By Cooper Hewitt, Smithsonian Design Museum
Cooper Hewitt, Smithsonian Design Museum
Panel for a Cabinet Door (1575/1625) by UnknownCooper Hewitt, Smithsonian Design Museum
This embroidery was brought to life by a team of skilled 16th c. artisans. A panel like this one would be made by a team of professional embroiderers, mostly male, with specialized skills:
one for the hand-painted silk backgrounds...
...one for the raised metallic embroidery...
...one for the needle-lace leaves, etc.
Let's take a step back and appreciate the whole.
We see a small panel of embroidery, 13X11 inches, in high relief of a tree in an oval with an elaborate framework. The field is filled by an oak tree with dimensional leaves in shades of green. The trunk and branches are very dimensional, and are worked in silver metallic thread, now tarnished. At the base of the tree is a salamander, also in silver metallic thread. The background shows a landscape worked in pale silks with mountains and buildings, possibly a monastery. From the limbs of the tree hang crutches, a wax leg, and a censer.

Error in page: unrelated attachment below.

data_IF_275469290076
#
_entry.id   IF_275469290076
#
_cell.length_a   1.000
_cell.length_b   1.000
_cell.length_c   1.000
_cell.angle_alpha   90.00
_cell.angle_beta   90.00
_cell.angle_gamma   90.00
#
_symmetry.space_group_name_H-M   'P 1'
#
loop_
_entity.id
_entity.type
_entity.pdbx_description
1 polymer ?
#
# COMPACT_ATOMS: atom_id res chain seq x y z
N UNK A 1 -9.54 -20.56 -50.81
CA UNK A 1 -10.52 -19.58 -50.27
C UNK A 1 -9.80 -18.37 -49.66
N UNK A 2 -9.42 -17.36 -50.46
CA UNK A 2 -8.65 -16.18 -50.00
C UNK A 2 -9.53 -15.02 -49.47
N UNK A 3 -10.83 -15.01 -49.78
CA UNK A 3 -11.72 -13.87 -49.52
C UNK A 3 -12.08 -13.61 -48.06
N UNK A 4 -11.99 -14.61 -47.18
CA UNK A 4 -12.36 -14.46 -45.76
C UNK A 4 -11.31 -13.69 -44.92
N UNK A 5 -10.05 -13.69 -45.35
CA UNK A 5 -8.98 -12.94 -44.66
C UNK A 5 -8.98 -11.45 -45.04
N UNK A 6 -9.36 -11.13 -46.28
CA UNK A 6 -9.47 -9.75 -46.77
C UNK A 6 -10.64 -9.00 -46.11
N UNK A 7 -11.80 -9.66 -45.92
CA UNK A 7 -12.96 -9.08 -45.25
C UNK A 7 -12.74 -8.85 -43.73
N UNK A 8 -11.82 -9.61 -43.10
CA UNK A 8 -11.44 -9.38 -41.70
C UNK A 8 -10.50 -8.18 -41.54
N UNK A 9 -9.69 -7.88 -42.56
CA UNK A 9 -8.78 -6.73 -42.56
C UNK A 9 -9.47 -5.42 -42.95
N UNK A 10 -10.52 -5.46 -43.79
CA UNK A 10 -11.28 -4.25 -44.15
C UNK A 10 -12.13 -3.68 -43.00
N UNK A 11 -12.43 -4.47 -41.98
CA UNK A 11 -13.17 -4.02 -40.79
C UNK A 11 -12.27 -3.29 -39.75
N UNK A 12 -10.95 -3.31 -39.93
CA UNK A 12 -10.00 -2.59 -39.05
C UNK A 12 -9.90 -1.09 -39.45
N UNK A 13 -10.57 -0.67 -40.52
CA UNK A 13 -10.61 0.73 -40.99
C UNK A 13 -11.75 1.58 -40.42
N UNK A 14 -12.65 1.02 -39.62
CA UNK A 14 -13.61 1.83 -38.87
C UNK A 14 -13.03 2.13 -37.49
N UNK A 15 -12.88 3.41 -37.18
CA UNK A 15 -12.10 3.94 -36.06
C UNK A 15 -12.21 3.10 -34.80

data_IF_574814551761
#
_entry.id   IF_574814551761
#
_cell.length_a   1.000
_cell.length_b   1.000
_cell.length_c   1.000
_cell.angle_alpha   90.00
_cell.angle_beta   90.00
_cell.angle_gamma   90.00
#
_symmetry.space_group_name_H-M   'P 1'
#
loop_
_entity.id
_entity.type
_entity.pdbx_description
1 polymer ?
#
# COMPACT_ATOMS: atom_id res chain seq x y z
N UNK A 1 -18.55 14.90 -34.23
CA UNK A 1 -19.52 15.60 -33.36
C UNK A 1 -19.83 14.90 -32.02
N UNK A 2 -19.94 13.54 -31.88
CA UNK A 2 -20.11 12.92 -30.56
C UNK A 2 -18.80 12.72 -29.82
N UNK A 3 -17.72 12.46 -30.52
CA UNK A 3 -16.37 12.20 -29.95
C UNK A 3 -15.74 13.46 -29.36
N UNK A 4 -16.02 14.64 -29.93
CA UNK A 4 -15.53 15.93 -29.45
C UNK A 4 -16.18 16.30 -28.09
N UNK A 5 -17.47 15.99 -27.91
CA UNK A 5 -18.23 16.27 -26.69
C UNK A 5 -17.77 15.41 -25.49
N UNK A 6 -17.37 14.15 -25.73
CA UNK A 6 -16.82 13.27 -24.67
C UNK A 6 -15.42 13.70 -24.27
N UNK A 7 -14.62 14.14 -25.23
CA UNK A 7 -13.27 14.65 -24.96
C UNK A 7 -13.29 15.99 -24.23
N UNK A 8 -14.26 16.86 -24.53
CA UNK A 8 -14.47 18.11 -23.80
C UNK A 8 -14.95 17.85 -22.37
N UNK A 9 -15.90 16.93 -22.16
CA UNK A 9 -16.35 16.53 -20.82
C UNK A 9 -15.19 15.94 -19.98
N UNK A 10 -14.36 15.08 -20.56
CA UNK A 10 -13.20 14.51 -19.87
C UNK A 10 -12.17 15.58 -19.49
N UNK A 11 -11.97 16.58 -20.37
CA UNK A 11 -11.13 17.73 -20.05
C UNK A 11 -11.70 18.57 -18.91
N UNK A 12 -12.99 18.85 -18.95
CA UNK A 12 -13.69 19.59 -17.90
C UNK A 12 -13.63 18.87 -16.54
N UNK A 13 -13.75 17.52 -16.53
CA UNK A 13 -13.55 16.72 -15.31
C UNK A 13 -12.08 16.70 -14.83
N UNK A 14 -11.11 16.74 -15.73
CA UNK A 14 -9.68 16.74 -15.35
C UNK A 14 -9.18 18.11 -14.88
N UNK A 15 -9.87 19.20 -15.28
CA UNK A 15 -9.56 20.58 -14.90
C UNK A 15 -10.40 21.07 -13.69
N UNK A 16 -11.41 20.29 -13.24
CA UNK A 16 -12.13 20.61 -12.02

The oval is surrounded by a row of coral beads and two rows of couched metal thread. The framework is embroidered with plant forms; in the two upper corners are coiled serpents, and in the two lower corners serpents emerge from cornucopias. The framework is accented throughout with coral beads and edged with a scalloped lace, probably added later.
And now let's take a closer look:
Generally speaking, animals in textile designs of the 17th century are conventionalized and static, while these seem coiled with energy. Partly that’s showmanship on the part of the embroiderers...
...the highly dimensional forms and the textured stitching in the metallic embroidery combine to give a very life-like feeling to the salamander...
...and the snakes.
But the rendering of their forms also feels tensed.
Anonymously made, like most textiles, the tree is also strikingly real...
...with each branch articulated...
...and every leaf a separate, detached needle-lace object, delicately suspended. They seem designed to rustle in the breeze.
The salamander is said to not only endure, but to thrive in the flames, and is a symbol of regeneration.
Hanging from the tree we see abandoned crutches and a wax leg. All this movement and energy seems well-suited to the spiritual themes of the piece, too.
And thus we see how a team of artisans can fashion silk, metal wire, metal strips, and coral beads into a raised embroidery piece that reaches across five centuries to ignite our curiosity and admiration while projecting ideas about spirituality and healing.
Drawn from text by
Associate Curator, Textiles
Emerging Media Producer
Smithsonian Office of the Chief Information Officer
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